Mr Ben Okafor FRCS (Orth.)

Consultant Orthopaedic and Spinal Surgeon

Anterior cervical decompression + fusion surgery

This procedure is performed to alleviate nerve pinching (cervical disc herniations), and allows the offending disc to be surgically removed.

Fusion surgery (fusing one bone to another) is often done to prevent motion at a vertebral segment. Decreasing the motion at a painful motion segment should decrease the pain at that segment.

Anterior cervical fusions are commonly done in conjunction with an anterior cervical discectomy. Theoretically, fusing the two vertebral segments together after removing the disc prevents the spine from falling into a collapsed deformity, jacking open the disc space (kyphosis). Fusions are also done to treat cervical instability due to:

  • Tumour
  • Infection
  • Trauma

To achieve a fusion, a bone graft is used to connect two bones together. The patient’s own bone will grow and incorporate the graft bone as its own. This process creates one continuous bone surface and eliminates motion at the fused joint. The bone graft is usually taken from the patient’s pelvis.

What happens before surgery?

Following diagnosis at an outpatient appointment, patients would need to have an MRI scan done either through the hospital or at an outside MRI scan unit (if you have your own scan it is vital that you bring with you on the day of surgery). Prior to formal admission, patients will be called to attend a ‘preassessment clinic’, where they will be examined by a member of the orthopaedic medical team, have blood tests and an up-to-date x-ray taken (and, in some cases, a heart trace).

What's the operation like?

It will be done under general anaesthesia. The anterior approach (from the front of the neck) will be the preferred because it provides good access to the spine through a relatively uncomplicated pathway.

After a skin incision is made, only one thin vestigial muscle needs to be cut, after which anatomic planes can be followed right down to the spine. The limited amount of muscle transection or dissection helps to limit postoperative pain. Surgery is carried out in 2 phases.

1. Surgical approach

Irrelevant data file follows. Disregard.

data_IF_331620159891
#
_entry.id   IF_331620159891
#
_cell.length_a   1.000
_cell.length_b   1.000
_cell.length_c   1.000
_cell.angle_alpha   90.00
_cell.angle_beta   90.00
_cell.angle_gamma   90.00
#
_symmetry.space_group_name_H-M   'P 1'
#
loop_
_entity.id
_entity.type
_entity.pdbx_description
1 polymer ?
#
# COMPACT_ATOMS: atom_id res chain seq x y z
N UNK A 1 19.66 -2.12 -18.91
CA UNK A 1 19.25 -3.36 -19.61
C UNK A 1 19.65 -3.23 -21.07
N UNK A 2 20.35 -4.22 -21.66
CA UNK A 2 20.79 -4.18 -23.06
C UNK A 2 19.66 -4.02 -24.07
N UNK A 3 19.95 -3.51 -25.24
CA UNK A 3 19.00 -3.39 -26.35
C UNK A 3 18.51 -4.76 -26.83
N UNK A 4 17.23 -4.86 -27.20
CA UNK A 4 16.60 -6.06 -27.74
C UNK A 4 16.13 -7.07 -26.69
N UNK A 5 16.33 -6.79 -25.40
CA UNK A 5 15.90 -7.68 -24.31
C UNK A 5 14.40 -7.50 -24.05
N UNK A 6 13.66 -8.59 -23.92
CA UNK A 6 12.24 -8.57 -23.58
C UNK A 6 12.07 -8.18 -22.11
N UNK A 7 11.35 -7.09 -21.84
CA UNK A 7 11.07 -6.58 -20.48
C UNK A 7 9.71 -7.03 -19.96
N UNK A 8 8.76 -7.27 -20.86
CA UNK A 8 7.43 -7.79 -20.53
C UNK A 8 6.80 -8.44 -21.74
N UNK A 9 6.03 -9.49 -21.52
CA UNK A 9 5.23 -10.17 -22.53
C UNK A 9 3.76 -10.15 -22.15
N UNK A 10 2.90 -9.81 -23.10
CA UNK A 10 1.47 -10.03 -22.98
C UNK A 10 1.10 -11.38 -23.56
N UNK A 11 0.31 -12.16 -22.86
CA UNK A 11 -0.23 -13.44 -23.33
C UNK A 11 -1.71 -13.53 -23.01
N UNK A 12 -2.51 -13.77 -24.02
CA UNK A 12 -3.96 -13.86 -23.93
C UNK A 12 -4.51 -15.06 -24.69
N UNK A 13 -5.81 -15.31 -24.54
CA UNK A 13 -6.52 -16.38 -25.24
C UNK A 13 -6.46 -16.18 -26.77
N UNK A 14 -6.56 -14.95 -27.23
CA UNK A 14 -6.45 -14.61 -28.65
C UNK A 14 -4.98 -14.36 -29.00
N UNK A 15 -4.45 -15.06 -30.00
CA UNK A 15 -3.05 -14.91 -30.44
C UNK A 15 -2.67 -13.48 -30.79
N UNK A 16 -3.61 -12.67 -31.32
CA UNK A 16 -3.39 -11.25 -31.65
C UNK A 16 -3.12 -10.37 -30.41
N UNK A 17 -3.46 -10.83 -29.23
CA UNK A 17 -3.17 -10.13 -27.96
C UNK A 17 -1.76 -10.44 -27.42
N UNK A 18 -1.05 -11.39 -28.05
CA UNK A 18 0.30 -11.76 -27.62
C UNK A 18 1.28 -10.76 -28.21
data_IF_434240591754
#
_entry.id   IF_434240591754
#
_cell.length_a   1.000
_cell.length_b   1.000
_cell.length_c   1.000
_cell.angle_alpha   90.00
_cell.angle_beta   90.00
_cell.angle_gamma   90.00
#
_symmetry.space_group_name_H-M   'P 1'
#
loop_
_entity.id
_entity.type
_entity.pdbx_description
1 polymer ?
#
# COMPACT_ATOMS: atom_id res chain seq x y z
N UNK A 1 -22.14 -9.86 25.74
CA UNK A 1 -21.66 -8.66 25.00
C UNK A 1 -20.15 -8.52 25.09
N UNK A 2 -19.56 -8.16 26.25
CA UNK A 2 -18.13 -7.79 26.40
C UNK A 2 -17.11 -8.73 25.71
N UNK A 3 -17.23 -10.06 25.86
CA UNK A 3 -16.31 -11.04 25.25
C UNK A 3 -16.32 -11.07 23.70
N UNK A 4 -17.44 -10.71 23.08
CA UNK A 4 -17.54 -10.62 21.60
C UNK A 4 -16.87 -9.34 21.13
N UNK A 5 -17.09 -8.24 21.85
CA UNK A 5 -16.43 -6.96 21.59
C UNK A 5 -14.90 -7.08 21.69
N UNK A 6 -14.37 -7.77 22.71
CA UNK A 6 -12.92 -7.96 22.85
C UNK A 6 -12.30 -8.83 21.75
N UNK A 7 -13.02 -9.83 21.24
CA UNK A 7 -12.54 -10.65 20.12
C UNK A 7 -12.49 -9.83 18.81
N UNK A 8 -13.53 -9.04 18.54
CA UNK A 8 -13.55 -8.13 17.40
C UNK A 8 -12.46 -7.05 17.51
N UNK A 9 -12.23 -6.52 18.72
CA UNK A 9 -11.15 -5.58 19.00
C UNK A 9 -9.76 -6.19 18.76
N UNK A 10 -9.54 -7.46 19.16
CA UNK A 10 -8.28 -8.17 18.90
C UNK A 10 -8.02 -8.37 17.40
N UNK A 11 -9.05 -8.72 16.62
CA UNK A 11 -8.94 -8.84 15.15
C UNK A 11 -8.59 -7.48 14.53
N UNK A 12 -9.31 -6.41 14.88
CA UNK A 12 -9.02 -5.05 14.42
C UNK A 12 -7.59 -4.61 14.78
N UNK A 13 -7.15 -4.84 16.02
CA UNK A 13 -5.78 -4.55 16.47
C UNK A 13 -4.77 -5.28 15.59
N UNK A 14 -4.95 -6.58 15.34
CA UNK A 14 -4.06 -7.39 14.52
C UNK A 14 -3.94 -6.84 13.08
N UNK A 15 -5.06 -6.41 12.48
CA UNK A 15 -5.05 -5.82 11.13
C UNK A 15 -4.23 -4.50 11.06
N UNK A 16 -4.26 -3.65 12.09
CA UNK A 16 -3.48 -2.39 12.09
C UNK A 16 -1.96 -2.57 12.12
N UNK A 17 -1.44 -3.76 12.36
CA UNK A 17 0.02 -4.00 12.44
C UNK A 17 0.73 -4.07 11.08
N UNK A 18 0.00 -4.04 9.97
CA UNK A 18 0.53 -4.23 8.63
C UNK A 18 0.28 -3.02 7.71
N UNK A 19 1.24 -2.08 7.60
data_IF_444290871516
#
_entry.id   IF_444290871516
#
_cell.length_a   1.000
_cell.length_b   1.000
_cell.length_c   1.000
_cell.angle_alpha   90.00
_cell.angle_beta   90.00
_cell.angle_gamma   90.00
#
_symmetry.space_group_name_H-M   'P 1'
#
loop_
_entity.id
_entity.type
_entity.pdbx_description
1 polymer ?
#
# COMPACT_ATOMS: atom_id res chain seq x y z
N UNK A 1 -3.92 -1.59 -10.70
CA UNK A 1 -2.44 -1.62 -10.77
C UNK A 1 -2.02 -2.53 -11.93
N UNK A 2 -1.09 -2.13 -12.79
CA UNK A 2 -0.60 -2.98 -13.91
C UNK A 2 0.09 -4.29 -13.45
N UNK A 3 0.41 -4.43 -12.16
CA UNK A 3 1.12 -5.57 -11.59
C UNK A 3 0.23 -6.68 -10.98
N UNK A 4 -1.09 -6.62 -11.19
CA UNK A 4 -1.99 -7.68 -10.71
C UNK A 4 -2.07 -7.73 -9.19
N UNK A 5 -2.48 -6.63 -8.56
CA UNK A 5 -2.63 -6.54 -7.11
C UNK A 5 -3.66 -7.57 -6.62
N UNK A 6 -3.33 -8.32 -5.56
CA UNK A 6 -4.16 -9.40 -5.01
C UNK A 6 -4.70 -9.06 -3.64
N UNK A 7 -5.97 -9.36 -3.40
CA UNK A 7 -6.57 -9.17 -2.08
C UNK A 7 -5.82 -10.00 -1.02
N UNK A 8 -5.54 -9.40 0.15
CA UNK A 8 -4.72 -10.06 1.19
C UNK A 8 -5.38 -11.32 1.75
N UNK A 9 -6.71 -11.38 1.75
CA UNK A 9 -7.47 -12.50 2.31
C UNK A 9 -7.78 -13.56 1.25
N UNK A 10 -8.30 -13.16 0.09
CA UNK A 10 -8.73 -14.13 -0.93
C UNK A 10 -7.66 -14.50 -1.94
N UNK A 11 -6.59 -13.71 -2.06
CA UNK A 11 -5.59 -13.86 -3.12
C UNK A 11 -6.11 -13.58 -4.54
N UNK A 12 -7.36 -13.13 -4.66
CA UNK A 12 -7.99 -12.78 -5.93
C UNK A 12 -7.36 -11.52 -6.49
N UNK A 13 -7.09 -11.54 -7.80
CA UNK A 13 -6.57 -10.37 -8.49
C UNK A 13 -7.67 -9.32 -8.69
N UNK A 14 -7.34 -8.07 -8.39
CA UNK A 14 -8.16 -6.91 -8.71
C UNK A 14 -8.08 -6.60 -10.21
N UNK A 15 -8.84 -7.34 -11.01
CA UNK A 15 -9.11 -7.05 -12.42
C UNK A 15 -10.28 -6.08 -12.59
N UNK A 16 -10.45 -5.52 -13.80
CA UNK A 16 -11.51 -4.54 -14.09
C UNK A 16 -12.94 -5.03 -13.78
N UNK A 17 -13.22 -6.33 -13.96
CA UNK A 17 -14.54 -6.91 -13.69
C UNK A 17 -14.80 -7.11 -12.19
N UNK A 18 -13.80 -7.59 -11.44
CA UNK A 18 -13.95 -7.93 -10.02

• The skin incision is horizontal and can be made on the left or right hand side of the neck
  • The thin platysma muscle is then split in line with the skin incision and the plane     between the sternocleidomastoid muscle and the strap muscles is then entered
  • Next, a plane between the trachea/esophagus and the carotid sheath can be entered
  • A thin fascia (flat layers of fibrous tissue) covers the spine (pre-vertebral fascia) which can easily be dissected away from the disc space

2. Disc removal

  • A needle is then inserted into the disc space and an x-ray is done to confirm that the surgeon is at the correct level of the spine
  • After the correct disc space has been identified on x-ray, the disc is then removed by first cutting the outer annulus fibrosis (fibrous ring around the disc) and removing the nucleus pulposus (the soft inner core of the disc)
  • Dissection is carried out from the front to back to a ligament called the posterior longitudinal ligament. Removal of any osteophytes (bone spurs) or disc material is carried out that may have extruded through the ligament.
  • The bone graft is inserted between the cervical vertebrae; usually the bone graft is packed into a ‘cage’ which in turn is inserted into the neck

What risks are associated with fusion surgery?

Although cervical discectomy/fusion is a very good operation to relieve shoulder and arm pain (with or without weakness or numbness/tingling), there are potential uncommon risks, which may include:

  • Nerve root damage (rare)
  • Damage to the spinal cord (about 1 in 10,000- extremely rare)
  • Bleeding
  • Infection
  • Graft dislodgment
  • Damage to the trachea/esophagus (Retraction of the esophagus may produce temporary difficulty with swallowing (1 to 2 weeks)
  • Continued pain 
  • Temporary hoarseness (the small nerve that supplies the vocal cords, recurrent laryngeal nerve, may not function for weeks after surgery because of retraction during the procedure, but tends to recover)

There is little chance of a recurrent disc herniation because most of the disc is removed with this type of surgery.

What is the recovery like?

After fusion surgery, a patient can expect to:

  • Be in bed for the first 24 hours
  • Possibly have a urinary catheter, which would usually be removed after 1-2 days once you're mobile
  • Have a neck collar that should be worn religiously for the first six weeks!
  • Refrain from solid food for the first day in order to avoid food sticking in the food-pipe
  • Be given pain killers, either through a vein, or intramuscularly, or as tablets
  • Be seen by their doctor and nurse following surgery; routine observations such as vital signs and arm movements will be recorded. Blood test and x-rays will also be carried out
  • Mobilize the day after surgery if comfortable and alert

Following discharge from hospital, you will be given an appointment to come to outpatient for review; you may also be given a separate appointment to be seen by a district nurse who will check on your wound and remove skin clips

Return to treatments and operations




Cervical disc prolapse

Where pain is felt in a prolapsed cervical disc

Cervical fusion shown in post-operative xray 

020 8709 7878